CREDIT: "[African-Americans kneel on sidewalk outside City Hall in Birmingham, Alabama protesting racial segregation]." United Press International telephoto, 1963. Prints and Photographs Division of the Library of Congress. CREDIT: Lyon, Danny, photographer. "[Civil rights activists occupying a lunchroom counter during a sit-in]." [between 1962 and 1964]. Prints and Photographs Division of the Library of Congress.
Racism Theology

Taking a knee is a more Christian statement than refusing

Contrary to the belief of some, taking a knee is not idolatry and is not in contradiction to any teaching of Christ. Indeed, taking a knee is a more Christian statement than refusing to. For all my misguided White and/or Christian brothers and sisters, here’s why:

Firstly, taking a knee does not originate in 21st Century America. Rather, taking a knee has its roots in the 1960s civil rights movement. Specific examples include the Birmingham campaign of Martin Luther King where kneel-ins were organised. During the same period, it was not uncommon to see civil rights protesters take a knee in the face of violent confrontation. What were they doing? Praying in the name of Jesus. Blessing those who cursed. Defying the principalities and powers of racism by submitting to God.

Secondly and more recently, in 2016 Colin Kaepernick – the US NFL player – picked up on this same imagery in order to protest: US police brutality, the nationalism of President Trump’s Whitehouse and the racism of the Star Spangled Banner national anthem (a song which contains the words “No refuge could save the hireling & slave/ From the terror of flight or the gloom of the grave:/ And the star-spangled banner in triumph doth wave/ O’er the land of the free & the home of the brave).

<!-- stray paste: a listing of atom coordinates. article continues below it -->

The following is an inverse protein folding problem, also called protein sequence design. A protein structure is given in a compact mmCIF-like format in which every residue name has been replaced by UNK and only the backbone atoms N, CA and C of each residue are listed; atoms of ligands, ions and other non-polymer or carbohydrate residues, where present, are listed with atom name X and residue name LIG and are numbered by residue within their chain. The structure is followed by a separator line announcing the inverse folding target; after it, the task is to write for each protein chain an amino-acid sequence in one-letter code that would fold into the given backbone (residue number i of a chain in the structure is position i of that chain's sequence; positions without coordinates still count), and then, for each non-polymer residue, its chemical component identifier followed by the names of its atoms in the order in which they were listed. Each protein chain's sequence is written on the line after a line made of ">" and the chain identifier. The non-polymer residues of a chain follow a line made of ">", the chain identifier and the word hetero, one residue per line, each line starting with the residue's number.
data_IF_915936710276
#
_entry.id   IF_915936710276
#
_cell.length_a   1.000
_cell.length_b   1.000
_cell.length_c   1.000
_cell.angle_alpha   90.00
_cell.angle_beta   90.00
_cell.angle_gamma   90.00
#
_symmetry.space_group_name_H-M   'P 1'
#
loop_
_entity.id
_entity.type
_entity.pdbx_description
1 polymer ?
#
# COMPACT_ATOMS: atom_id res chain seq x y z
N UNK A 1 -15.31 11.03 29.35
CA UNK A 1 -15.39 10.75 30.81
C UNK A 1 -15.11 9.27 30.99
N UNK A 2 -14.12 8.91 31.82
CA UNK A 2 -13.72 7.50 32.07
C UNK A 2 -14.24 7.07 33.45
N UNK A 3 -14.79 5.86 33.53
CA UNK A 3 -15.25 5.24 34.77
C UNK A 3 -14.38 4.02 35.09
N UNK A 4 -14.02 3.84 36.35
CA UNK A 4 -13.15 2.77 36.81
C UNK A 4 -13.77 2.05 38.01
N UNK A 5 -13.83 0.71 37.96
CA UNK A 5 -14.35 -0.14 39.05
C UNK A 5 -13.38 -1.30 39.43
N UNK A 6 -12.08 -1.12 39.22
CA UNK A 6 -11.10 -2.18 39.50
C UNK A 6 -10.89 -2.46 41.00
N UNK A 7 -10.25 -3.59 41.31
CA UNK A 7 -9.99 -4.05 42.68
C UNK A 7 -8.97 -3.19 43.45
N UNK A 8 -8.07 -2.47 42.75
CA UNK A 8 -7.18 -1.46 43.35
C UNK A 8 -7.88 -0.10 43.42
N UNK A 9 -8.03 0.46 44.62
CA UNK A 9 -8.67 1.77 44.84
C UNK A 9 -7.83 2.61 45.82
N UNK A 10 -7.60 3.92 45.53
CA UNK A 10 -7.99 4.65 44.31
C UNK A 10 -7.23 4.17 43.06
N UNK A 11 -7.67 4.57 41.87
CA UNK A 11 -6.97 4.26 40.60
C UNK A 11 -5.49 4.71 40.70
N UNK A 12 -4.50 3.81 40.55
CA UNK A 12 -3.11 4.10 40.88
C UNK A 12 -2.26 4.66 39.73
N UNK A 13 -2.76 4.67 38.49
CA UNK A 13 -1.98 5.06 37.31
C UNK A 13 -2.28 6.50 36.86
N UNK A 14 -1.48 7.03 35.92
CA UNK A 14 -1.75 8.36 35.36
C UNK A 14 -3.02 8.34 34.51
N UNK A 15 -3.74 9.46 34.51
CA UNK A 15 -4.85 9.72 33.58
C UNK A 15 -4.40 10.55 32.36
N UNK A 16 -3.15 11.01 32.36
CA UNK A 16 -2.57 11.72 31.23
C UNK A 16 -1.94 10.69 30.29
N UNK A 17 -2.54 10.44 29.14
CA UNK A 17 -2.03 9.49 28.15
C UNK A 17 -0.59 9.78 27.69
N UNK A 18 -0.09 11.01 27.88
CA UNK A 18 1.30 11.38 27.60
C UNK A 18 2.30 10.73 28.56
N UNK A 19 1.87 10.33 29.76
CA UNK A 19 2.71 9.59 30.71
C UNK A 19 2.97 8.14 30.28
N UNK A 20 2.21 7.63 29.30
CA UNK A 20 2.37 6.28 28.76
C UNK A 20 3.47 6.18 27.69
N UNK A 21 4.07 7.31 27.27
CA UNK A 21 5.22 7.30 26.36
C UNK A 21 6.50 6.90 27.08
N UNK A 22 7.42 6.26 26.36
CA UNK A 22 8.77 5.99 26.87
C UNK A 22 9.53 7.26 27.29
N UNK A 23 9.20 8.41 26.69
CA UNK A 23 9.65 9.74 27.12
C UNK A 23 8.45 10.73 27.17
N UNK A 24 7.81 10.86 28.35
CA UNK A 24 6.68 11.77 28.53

Today, in light of the cruel murder of George Floyd where the weapon of choice was the knee of a US Police officer, taking a knee in non-violent protest against systemic racism inherits all the meaning of its history. Therefore, for Dominic Raab and others to suggest it is “a symbol of subjugation and subordination” is the height of ignorance, victim-mentality and xenophobia. Ignorance because it is so patently unaware of the history; Victimhood, because contrary to some suggestions, it positions the majority in the place of the oppressed; And xenophobia because such comments are patently afraid of “subjugation” of the other. Considering xenophobia literally means the fear of others/foreigners, such comments represent a clear example.

The fact that some refuse to say “black lives matter” or seek to dilute such an affirmation of life with “all lives matter” or worse still blue or white lives matter on a skewed principle of false equivalence remind me of Rev Dr Martin Luther King’s words written from Birmingham jail: